Comments: (7)
JoJoshura
Alim and Smitherman give a great overview of some of the contemporary issues in the study of African American English. Through the lens of Obama's language, they explore the intersection of race, class, and culture in the modern U.S. Amusing and lighthearted while maintaining its academic street cred, the book is highly recommended for scholars of language, race, and political science. Real Talk.
Vetibert
Inspiring
Cozius
This is an increadibly well written book. It views and analyzes "Black language" through a dual analysis of AAVE and President obama's use of language--both AAVE and SAE. The langauge the authors use transitions fluidly from AAVE to SAE and back, providing the reader with an in depth experience of both dialects through the utilization of bidialectism and code-switching, a technique that further expresses the analysis of languge. It is an excellent addition to the library of linguists, langauge students, and those involved in race/ethnicity studies.

For those not faimliar with these fields, this book is very accessible. One does not need a lot of experience in linguistics or anthropology to understand the content or terminology the authors use. Their examples are relatable and often taken from the media (most of their examples can be viewed/heard on youtube), so, even if one is not familiar with certain examples given about Obama or other individuals discussed within, it would be very easy to find them.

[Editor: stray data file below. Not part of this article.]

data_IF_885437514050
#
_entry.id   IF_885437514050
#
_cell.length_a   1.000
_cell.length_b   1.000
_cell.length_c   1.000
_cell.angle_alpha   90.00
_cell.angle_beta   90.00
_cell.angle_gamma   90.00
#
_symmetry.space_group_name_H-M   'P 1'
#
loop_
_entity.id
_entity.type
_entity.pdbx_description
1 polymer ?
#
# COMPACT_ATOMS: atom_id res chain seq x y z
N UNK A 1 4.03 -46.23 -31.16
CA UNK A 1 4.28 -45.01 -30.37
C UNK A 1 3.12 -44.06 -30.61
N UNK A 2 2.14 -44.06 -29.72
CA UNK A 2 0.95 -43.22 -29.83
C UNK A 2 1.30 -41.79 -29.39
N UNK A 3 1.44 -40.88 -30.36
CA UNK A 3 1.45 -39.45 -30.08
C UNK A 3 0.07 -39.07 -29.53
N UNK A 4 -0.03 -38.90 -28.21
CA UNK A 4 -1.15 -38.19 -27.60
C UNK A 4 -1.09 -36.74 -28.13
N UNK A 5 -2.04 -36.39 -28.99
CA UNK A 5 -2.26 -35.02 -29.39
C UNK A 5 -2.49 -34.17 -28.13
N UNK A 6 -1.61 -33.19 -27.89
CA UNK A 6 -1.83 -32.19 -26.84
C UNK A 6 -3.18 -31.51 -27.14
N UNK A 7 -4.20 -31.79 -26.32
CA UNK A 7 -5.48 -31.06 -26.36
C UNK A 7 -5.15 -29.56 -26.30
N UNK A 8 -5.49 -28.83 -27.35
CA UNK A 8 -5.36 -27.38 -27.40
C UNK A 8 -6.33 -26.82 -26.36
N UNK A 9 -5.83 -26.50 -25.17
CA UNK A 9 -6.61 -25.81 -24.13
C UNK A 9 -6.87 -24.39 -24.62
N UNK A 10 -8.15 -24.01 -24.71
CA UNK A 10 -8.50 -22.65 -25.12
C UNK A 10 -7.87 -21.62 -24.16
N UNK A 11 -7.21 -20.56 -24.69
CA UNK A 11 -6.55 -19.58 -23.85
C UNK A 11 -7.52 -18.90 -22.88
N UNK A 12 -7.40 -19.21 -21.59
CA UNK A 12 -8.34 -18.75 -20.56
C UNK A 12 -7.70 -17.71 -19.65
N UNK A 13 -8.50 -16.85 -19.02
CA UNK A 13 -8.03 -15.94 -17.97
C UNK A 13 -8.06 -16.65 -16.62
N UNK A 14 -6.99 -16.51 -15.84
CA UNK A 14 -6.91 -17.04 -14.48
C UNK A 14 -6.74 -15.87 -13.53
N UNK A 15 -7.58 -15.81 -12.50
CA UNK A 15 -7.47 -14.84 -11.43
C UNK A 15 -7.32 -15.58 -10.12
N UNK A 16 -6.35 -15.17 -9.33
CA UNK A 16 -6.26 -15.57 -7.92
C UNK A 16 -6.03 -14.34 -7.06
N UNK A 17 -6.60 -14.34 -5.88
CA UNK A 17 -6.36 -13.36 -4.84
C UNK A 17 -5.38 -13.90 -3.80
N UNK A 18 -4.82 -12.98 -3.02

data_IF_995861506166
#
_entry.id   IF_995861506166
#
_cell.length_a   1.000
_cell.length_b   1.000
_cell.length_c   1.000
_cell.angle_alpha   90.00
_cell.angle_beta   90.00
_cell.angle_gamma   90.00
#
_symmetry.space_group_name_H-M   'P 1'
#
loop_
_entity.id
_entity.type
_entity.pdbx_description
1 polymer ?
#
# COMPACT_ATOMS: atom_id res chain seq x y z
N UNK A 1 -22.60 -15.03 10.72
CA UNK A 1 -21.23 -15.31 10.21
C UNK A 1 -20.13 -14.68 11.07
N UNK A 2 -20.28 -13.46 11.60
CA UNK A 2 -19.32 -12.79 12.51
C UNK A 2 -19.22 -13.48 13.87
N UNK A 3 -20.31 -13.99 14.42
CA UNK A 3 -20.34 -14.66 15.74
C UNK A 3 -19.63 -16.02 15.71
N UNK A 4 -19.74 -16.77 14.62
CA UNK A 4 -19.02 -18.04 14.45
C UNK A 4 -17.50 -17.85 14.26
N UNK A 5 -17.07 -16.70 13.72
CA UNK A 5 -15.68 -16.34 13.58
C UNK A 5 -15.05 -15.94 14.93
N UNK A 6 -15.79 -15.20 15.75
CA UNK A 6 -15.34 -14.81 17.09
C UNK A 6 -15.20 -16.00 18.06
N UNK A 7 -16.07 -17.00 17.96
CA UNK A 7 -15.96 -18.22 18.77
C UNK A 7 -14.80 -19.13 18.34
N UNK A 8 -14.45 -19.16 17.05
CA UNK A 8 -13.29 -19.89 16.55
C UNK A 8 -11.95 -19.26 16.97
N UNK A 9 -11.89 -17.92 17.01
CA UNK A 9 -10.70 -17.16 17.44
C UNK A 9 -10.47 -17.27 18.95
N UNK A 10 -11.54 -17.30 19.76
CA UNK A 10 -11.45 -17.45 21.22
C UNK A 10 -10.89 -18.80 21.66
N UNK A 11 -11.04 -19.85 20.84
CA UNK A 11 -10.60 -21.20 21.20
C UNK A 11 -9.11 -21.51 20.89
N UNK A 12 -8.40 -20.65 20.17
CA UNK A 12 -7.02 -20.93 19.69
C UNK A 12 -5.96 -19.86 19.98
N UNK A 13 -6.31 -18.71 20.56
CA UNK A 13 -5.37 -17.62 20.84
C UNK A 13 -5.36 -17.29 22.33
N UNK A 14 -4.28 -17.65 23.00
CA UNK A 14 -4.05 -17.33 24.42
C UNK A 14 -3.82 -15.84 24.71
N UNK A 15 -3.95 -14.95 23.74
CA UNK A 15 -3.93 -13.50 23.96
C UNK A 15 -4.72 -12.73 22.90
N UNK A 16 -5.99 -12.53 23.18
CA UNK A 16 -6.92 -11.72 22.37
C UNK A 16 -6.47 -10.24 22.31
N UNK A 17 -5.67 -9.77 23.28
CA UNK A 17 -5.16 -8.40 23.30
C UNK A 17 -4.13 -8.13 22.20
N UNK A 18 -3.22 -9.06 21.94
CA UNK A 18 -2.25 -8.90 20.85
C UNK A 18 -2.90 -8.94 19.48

Overall, I highly recommend this book to anyone already involved in or interested in learning about AAVE language studies or langauge studies in general.
Gna
Teaching it in my Race, Language and Ethnicity class and love it. Love the code-switching and the language analysis.
Chilldweller
The book forwards a new perspective the language and attitudes that remain pervasive elements of racial and political prejudice. But it also offers much needed commentary on the rhetorical savvy of Barack Obama and it's influence on an increasingly diverse audience of constituents.
Adorardana
H. Samy Alim has written an excellent analysis of the intersection of race, language, and President Obama. The examples are valid, the theory presented is relevant, and the book flows well.
generation of new
Great book!!!
Alim and Smitherman produce an accessible and cogent breakdown of Barack Obama's discursive production and the links to political speech, "standard" English and black rhetorical tradition evidenced therein. The authors nimbly style-shift and provide an example of hybrid discourse in their own language as they fuse academic and spoken language to convey some of the linguistic concepts that underlie their study of AAVE and the production of race in and through language. Truly fabulous book- I plan to use an excerpt for a basic writing/composition course.